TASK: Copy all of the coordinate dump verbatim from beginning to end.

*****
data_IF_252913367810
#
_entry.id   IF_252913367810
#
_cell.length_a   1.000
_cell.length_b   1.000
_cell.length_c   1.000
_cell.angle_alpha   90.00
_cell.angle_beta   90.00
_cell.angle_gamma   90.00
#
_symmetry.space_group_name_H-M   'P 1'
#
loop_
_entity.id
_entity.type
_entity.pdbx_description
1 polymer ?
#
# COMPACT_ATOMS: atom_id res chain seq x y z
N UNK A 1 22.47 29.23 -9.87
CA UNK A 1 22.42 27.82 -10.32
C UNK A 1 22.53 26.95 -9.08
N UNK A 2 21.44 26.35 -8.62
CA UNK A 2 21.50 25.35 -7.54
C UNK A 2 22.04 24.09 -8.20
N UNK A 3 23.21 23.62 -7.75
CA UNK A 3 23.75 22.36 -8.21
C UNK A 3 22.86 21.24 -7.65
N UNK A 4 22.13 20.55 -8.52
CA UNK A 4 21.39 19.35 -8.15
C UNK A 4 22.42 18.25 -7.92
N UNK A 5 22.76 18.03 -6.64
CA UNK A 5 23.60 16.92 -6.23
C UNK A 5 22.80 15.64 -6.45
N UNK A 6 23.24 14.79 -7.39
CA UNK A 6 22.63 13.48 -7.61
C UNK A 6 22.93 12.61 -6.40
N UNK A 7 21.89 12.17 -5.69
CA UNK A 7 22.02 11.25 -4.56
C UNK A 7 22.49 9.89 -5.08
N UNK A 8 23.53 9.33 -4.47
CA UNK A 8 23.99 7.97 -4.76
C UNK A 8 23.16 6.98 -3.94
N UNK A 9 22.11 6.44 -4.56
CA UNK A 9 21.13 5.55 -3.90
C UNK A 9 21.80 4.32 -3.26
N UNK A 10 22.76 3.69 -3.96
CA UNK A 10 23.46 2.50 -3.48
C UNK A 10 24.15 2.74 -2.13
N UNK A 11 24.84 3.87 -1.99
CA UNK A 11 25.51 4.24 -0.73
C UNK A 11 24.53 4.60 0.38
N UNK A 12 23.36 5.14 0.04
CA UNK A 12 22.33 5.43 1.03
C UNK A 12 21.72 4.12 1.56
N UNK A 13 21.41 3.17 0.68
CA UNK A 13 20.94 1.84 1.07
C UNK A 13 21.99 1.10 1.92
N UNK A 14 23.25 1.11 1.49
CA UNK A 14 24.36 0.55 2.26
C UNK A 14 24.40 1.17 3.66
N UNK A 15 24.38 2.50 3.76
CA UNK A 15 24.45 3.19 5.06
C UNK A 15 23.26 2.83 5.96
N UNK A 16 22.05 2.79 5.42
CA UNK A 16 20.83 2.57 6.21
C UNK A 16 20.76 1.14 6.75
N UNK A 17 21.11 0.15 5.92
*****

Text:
data_IF_252913367810
#
_entry.id   IF_252913367810
#
_cell.length_a   1.000
_cell.length_b   1.000
_cell.length_c   1.000
_cell.angle_alpha   90.00
_cell.angle_beta   90.00
_cell.angle_gamma   90.00
#
_symmetry.space_group_name_H-M   'P 1'
#
loop_
_entity.id
_entity.type
_entity.pdbx_description
1 polymer ?
#
# COMPACT_ATOMS: atom_id res chain seq x y z
N UNK A 1 22.47 29.23 -9.87
CA UNK A 1 22.42 27.82 -10.32
C UNK A 1 22.53 26.95 -9.08
N UNK A 2 21.44 26.35 -8.62
CA UNK A 2 21.50 25.35 -7.54
C UNK A 2 22.04 24.09 -8.20
N UNK A 3 23.21 23.62 -7.75
CA UNK A 3 23.75 22.36 -8.21
C UNK A 3 22.86 21.24 -7.65
N UNK A 4 22.13 20.55 -8.52
CA UNK A 4 21.39 19.35 -8.15
C UNK A 4 22.42 18.25 -7.92
N UNK A 5 22.76 18.03 -6.64
CA UNK A 5 23.60 16.92 -6.23
C UNK A 5 22.80 15.64 -6.45
N UNK A 6 23.24 14.79 -7.39
CA UNK A 6 22.63 13.48 -7.61
C UNK A 6 22.93 12.61 -6.40
N UNK A 7 21.89 12.17 -5.69
CA UNK A 7 22.02 11.25 -4.56
C UNK A 7 22.49 9.89 -5.08
N UNK A 8 23.53 9.33 -4.47
CA UNK A 8 23.99 7.97 -4.76
C UNK A 8 23.16 6.98 -3.94
N UNK A 9 22.11 6.44 -4.56
CA UNK A 9 21.13 5.55 -3.90
C UNK A 9 21.80 4.32 -3.26
N UNK A 10 22.76 3.69 -3.96
CA UNK A 10 23.46 2.50 -3.48
C UNK A 10 24.15 2.74 -2.13
N UNK A 11 24.84 3.87 -1.99
CA UNK A 11 25.51 4.24 -0.73
C UNK A 11 24.53 4.60 0.38
N UNK A 12 23.36 5.14 0.04
CA UNK A 12 22.33 5.43 1.03
C UNK A 12 21.72 4.12 1.56
N UNK A 13 21.41 3.17 0.68
CA UNK A 13 20.94 1.84 1.07
C UNK A 13 21.99 1.10 1.92
N UNK A 14 23.25 1.11 1.49
CA UNK A 14 24.36 0.55 2.26
C UNK A 14 24.40 1.17 3.66
N UNK A 15 24.38 2.50 3.76
CA UNK A 15 24.45 3.19 5.06
C UNK A 15 23.26 2.83 5.96
N UNK A 16 22.05 2.79 5.42
CA UNK A 16 20.83 2.57 6.21
C UNK A 16 20.76 1.14 6.75
N UNK A 17 21.11 0.15 5.92